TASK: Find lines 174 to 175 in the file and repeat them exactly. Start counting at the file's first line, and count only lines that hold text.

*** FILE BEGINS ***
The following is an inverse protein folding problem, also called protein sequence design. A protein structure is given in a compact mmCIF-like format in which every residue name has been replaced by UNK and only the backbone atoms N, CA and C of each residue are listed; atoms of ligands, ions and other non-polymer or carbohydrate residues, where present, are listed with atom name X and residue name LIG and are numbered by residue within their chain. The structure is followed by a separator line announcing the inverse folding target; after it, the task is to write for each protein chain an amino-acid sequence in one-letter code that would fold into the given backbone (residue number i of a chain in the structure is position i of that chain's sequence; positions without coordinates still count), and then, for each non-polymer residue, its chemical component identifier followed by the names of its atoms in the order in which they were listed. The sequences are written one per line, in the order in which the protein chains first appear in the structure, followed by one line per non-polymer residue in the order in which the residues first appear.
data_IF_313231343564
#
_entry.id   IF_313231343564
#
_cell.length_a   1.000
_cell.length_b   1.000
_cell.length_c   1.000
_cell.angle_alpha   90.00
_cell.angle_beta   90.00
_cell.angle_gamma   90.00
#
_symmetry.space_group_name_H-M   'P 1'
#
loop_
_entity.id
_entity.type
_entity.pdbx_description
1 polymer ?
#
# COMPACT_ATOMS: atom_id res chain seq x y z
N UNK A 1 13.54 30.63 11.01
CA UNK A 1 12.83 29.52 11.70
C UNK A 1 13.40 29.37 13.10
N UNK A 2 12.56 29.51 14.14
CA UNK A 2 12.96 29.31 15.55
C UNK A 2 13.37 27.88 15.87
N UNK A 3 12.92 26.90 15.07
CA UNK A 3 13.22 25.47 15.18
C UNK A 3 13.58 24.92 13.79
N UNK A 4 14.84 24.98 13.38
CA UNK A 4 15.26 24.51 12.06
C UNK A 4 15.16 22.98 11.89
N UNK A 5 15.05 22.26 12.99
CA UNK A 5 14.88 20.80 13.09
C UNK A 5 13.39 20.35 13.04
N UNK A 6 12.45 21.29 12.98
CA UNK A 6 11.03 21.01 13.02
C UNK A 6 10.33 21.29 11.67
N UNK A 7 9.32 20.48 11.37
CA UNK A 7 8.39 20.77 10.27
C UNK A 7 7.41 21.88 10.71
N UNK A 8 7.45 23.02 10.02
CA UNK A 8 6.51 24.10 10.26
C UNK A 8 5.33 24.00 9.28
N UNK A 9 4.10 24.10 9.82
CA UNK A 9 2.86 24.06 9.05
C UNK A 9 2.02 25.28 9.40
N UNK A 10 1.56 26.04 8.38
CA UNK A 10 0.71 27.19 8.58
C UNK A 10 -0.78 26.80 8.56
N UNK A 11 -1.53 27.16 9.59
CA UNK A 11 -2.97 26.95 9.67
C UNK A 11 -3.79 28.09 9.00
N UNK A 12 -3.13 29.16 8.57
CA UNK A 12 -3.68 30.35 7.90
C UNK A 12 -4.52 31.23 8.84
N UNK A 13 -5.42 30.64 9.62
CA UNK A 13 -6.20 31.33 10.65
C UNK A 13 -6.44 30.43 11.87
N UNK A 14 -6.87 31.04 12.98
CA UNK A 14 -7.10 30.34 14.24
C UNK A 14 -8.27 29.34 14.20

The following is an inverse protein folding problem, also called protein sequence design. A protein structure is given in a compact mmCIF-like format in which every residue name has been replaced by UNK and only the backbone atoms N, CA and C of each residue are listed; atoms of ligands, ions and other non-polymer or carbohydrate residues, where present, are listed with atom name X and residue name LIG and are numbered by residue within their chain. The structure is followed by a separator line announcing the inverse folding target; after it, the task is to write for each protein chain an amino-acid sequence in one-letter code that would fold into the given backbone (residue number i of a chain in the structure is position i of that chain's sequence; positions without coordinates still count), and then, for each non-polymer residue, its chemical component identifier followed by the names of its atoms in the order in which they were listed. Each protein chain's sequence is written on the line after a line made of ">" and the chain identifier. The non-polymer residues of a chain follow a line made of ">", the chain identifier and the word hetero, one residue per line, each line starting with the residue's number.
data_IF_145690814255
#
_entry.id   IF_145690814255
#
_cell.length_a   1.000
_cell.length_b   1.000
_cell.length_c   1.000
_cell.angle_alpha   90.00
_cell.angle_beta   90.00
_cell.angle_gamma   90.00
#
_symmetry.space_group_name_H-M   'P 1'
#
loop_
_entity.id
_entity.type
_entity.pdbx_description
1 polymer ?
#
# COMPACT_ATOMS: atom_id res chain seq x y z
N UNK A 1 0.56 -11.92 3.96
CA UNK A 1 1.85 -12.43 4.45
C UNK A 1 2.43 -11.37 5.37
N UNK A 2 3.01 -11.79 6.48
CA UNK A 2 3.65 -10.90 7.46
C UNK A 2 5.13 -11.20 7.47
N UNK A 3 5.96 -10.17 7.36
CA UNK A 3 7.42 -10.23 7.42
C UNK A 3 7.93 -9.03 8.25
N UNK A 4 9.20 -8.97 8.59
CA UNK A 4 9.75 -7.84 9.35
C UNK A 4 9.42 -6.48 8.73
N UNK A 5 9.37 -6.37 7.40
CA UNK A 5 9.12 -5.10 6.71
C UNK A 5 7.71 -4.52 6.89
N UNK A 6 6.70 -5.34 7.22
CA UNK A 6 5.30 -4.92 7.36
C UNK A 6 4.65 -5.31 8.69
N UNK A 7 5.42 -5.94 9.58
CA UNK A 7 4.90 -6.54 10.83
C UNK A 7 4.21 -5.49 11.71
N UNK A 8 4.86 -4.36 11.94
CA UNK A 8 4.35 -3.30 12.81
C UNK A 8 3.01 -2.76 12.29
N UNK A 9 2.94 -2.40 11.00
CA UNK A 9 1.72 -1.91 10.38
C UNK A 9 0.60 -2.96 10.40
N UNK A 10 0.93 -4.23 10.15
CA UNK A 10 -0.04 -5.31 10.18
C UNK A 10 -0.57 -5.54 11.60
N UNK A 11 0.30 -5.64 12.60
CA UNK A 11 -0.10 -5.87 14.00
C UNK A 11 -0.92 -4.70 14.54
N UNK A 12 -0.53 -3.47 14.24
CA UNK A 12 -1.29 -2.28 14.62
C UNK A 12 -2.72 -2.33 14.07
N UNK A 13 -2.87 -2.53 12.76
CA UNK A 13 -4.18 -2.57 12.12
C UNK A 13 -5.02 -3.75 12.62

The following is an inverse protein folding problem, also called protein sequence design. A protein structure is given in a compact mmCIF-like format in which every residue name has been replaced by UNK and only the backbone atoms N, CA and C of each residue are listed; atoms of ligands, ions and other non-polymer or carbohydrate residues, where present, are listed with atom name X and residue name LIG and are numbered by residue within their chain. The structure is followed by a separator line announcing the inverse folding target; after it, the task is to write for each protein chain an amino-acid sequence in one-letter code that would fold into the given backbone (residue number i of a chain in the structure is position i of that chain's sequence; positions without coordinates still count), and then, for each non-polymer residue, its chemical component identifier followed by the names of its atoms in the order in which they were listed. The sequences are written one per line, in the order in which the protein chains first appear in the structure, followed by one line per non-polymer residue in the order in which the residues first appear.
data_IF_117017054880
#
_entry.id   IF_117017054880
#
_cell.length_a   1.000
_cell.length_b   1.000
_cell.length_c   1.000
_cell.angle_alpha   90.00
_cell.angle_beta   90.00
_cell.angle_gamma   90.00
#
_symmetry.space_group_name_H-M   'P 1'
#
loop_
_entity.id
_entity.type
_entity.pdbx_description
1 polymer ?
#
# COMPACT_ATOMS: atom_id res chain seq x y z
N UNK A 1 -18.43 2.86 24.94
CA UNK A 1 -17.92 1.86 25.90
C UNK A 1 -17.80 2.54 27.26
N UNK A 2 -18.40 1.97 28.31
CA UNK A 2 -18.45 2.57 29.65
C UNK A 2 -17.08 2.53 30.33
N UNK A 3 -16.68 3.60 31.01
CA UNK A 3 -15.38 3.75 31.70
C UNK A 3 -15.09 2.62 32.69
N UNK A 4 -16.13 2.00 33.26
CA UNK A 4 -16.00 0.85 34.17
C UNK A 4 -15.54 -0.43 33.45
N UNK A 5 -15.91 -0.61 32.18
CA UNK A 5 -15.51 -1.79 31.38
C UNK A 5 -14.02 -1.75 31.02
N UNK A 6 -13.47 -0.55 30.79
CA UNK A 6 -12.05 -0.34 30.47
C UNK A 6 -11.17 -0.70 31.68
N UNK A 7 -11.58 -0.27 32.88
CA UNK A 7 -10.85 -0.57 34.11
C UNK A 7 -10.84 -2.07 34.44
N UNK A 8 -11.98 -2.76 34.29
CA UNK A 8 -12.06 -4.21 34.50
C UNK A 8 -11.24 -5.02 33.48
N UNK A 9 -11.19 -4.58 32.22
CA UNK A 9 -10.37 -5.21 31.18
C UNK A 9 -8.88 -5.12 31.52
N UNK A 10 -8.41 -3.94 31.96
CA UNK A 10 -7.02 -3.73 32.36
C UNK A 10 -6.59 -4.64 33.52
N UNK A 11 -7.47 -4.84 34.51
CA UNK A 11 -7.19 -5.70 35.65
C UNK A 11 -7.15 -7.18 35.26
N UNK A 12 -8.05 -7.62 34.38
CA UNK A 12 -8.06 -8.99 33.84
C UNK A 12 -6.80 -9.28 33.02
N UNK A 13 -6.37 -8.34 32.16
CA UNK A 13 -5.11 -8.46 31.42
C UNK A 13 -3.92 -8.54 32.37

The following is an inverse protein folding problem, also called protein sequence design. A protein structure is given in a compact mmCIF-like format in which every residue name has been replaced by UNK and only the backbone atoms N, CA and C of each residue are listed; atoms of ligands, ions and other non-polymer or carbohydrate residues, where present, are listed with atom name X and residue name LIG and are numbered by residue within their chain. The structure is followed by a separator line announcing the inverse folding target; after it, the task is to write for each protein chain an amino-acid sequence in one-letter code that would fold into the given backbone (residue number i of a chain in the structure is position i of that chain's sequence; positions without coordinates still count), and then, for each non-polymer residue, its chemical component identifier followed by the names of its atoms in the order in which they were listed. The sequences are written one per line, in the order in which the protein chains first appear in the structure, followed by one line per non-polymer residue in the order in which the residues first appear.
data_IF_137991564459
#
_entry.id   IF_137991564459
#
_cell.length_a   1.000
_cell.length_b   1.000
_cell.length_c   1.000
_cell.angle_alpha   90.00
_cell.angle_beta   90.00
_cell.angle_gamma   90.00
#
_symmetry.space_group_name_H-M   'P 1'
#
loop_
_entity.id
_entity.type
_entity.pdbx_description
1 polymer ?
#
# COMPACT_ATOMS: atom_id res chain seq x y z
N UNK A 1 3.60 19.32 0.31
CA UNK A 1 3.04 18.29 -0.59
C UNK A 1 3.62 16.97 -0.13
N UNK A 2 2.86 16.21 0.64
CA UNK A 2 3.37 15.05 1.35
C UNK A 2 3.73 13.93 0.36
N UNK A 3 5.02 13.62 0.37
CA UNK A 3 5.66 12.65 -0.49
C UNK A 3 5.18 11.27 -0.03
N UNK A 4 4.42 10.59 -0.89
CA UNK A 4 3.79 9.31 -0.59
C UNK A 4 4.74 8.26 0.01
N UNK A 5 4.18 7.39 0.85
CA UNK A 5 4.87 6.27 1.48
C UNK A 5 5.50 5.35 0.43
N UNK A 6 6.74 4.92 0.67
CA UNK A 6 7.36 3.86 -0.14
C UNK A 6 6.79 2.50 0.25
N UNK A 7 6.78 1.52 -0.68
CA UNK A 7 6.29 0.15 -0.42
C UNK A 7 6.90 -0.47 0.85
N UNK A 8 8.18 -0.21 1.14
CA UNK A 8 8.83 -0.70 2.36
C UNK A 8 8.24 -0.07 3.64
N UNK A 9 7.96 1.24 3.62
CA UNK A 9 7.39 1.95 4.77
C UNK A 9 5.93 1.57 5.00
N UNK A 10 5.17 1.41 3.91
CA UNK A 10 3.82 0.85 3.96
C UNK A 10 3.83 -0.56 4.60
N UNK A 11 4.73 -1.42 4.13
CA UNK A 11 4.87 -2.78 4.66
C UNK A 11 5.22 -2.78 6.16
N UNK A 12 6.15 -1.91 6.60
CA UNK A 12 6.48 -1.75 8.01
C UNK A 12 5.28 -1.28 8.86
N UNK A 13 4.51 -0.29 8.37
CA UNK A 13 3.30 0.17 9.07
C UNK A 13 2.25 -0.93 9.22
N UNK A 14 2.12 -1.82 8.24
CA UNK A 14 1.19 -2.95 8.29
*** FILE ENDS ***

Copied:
C UNK A 10 -6.59 -4.64 33.52
N UNK A 11 -7.47 -4.84 34.51